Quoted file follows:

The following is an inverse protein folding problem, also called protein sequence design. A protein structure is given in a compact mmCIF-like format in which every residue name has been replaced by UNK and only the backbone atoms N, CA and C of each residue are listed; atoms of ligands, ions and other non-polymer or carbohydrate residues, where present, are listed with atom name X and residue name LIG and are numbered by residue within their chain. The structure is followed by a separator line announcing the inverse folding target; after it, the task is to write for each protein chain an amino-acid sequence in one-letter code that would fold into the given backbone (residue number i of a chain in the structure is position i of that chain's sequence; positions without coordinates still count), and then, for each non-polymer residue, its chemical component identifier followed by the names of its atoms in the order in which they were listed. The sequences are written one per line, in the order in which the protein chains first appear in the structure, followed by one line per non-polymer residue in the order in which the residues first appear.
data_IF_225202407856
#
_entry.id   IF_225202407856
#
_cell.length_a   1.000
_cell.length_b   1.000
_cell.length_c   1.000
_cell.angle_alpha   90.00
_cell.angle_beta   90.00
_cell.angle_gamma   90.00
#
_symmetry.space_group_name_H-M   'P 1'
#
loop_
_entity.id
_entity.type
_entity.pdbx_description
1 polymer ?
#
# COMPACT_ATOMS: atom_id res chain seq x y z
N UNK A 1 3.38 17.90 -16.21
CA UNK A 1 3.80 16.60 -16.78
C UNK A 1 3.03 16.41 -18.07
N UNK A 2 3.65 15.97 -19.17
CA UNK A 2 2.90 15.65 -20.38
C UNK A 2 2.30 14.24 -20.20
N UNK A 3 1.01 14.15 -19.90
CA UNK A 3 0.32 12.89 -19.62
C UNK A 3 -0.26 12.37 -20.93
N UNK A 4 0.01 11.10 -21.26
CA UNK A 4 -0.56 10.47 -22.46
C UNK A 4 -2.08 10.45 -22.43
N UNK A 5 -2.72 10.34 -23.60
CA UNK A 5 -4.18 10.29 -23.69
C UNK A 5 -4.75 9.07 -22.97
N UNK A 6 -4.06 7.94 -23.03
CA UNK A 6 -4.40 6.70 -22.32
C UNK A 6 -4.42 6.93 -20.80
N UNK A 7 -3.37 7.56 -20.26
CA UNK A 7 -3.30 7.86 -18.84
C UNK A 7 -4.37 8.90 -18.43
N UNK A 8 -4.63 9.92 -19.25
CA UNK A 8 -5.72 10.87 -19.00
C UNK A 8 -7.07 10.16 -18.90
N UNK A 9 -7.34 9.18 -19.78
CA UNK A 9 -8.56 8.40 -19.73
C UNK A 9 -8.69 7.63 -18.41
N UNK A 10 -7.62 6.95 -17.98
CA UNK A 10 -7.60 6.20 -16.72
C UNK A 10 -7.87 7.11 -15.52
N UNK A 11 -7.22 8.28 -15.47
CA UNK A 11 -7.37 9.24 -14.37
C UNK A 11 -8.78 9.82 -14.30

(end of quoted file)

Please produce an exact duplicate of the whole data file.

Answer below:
The following is an inverse protein folding problem, also called protein sequence design. A protein structure is given in a compact mmCIF-like format in which every residue name has been replaced by UNK and only the backbone atoms N, CA and C of each residue are listed; atoms of ligands, ions and other non-polymer or carbohydrate residues, where present, are listed with atom name X and residue name LIG and are numbered by residue within their chain. The structure is followed by a separator line announcing the inverse folding target; after it, the task is to write for each protein chain an amino-acid sequence in one-letter code that would fold into the given backbone (residue number i of a chain in the structure is position i of that chain's sequence; positions without coordinates still count), and then, for each non-polymer residue, its chemical component identifier followed by the names of its atoms in the order in which they were listed. The sequences are written one per line, in the order in which the protein chains first appear in the structure, followed by one line per non-polymer residue in the order in which the residues first appear.
data_IF_225202407856
#
_entry.id   IF_225202407856
#
_cell.length_a   1.000
_cell.length_b   1.000
_cell.length_c   1.000
_cell.angle_alpha   90.00
_cell.angle_beta   90.00
_cell.angle_gamma   90.00
#
_symmetry.space_group_name_H-M   'P 1'
#
loop_
_entity.id
_entity.type
_entity.pdbx_description
1 polymer ?
#
# COMPACT_ATOMS: atom_id res chain seq x y z
N UNK A 1 3.38 17.90 -16.21
CA UNK A 1 3.80 16.60 -16.78
C UNK A 1 3.03 16.41 -18.07
N UNK A 2 3.65 15.97 -19.17
CA UNK A 2 2.90 15.65 -20.38
C UNK A 2 2.30 14.24 -20.20
N UNK A 3 1.01 14.15 -19.90
CA UNK A 3 0.32 12.89 -19.62
C UNK A 3 -0.26 12.37 -20.93
N UNK A 4 0.01 11.10 -21.26
CA UNK A 4 -0.56 10.47 -22.46
C UNK A 4 -2.08 10.45 -22.43
N UNK A 5 -2.72 10.34 -23.60
CA UNK A 5 -4.18 10.29 -23.69
C UNK A 5 -4.75 9.07 -22.97
N UNK A 6 -4.06 7.94 -23.03
CA UNK A 6 -4.40 6.70 -22.32
C UNK A 6 -4.42 6.93 -20.80
N UNK A 7 -3.37 7.56 -20.26
CA UNK A 7 -3.30 7.86 -18.84
C UNK A 7 -4.37 8.90 -18.43
N UNK A 8 -4.63 9.92 -19.25
CA UNK A 8 -5.72 10.87 -19.00
C UNK A 8 -7.07 10.16 -18.90
N UNK A 9 -7.34 9.18 -19.78
CA UNK A 9 -8.56 8.40 -19.73
C UNK A 9 -8.69 7.63 -18.41
N UNK A 10 -7.62 6.95 -17.98
CA UNK A 10 -7.60 6.20 -16.72
C UNK A 10 -7.87 7.11 -15.52
N UNK A 11 -7.22 8.28 -15.47
CA UNK A 11 -7.37 9.24 -14.37
C UNK A 11 -8.78 9.82 -14.30